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In this paper an analytic hidden surface removal algorithm is presented which uses a combination
of 2D and 3D BSP trees without involving point sampling or scan conversion. Errors like aliasing
which result from sampling do not occur while using this technique. An application of this
algorithm is outlined which computes the energy locally reflected from a surface having an
arbitrary BRDF. A simplification for diffuse reflectors is described, which has been implemented
to compute analytic form factors from diffuse light sources to differential receivers as they are needed for shading and radiosity algorithms.

A new variance reduction technique for the Monte Carlo solution of integral
equations is introduced. It is based on separation of the main part. A neighboring equation with exactly known solution is constructed by the help of a deterministic Galerkin scheme. The variance of the method is analyzed, and an application to the radiosity equation of computer graphics, together with numerical test results is given.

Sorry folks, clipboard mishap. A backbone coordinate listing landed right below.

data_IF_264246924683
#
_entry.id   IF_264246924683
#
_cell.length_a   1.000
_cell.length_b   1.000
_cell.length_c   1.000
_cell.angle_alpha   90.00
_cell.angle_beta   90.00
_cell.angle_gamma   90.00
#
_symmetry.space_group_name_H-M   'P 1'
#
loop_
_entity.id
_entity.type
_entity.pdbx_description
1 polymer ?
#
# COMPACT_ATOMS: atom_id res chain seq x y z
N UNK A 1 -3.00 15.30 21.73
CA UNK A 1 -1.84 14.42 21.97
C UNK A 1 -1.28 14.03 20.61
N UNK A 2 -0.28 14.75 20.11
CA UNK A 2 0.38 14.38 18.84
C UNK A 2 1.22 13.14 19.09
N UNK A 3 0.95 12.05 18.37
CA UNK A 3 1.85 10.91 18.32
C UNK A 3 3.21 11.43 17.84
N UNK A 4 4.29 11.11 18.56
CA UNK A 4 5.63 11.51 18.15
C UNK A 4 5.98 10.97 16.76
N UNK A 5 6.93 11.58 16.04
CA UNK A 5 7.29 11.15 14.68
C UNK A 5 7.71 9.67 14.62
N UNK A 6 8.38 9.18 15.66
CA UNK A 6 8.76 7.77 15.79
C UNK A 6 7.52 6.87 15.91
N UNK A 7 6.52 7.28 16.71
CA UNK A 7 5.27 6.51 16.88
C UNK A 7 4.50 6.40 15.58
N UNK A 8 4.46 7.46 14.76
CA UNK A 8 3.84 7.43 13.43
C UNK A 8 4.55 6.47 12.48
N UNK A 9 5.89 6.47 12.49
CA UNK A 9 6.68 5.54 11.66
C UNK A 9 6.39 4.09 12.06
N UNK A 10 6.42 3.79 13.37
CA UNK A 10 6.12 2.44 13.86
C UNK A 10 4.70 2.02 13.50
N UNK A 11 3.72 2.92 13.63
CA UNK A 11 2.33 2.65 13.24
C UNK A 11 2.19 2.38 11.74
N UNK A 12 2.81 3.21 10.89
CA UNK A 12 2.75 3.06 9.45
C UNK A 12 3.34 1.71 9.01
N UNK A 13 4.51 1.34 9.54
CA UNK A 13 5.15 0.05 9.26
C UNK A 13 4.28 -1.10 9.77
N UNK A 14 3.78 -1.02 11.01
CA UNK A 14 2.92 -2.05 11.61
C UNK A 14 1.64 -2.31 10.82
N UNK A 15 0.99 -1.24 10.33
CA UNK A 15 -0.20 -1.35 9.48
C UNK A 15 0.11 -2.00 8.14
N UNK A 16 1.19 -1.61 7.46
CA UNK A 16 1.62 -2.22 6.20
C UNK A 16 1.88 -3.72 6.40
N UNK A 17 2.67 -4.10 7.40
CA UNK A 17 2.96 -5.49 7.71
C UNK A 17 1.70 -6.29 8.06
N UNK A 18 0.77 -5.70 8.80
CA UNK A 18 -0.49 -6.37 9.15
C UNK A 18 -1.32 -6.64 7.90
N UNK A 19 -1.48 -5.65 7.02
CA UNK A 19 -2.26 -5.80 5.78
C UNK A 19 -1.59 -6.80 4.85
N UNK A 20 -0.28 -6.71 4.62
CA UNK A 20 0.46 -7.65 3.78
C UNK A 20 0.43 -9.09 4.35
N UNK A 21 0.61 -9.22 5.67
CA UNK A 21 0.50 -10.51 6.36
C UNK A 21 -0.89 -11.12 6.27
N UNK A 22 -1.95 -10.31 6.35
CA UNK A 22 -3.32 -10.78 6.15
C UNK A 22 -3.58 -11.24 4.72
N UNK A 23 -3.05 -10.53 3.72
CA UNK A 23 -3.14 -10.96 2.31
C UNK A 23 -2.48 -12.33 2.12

The \(L_2\)-discrepancy is a quantitative measure of precision for multivariate quadrature rules. It can be computed explicitly. Previously known algorithms needed \(O(m^2\)) operations, where \(m\) is the number of nodes. In this paper we present algorithms which require
\(O(m(log m)^d)\) operations.

The CAD/CAM-based design of free-form surfaces is the beginning of a chain of operations, which ends with the numerically controlled (NC-) production of the designed object. During this process the shape control is an important step to amount efficiency. Several surface interrogation methods already exist to analyze curvature and continuity behaviour of the shape. This paper deals with a new aspect of shape control: the stability of surfaces with respect to infnitesimal bendings. Each inEnitesimal bending of a surface determines a so called instability surface, which is used for the stability investigations. The kinematic meaning of this instability surface will be discussed and we present algorithms to calculate it.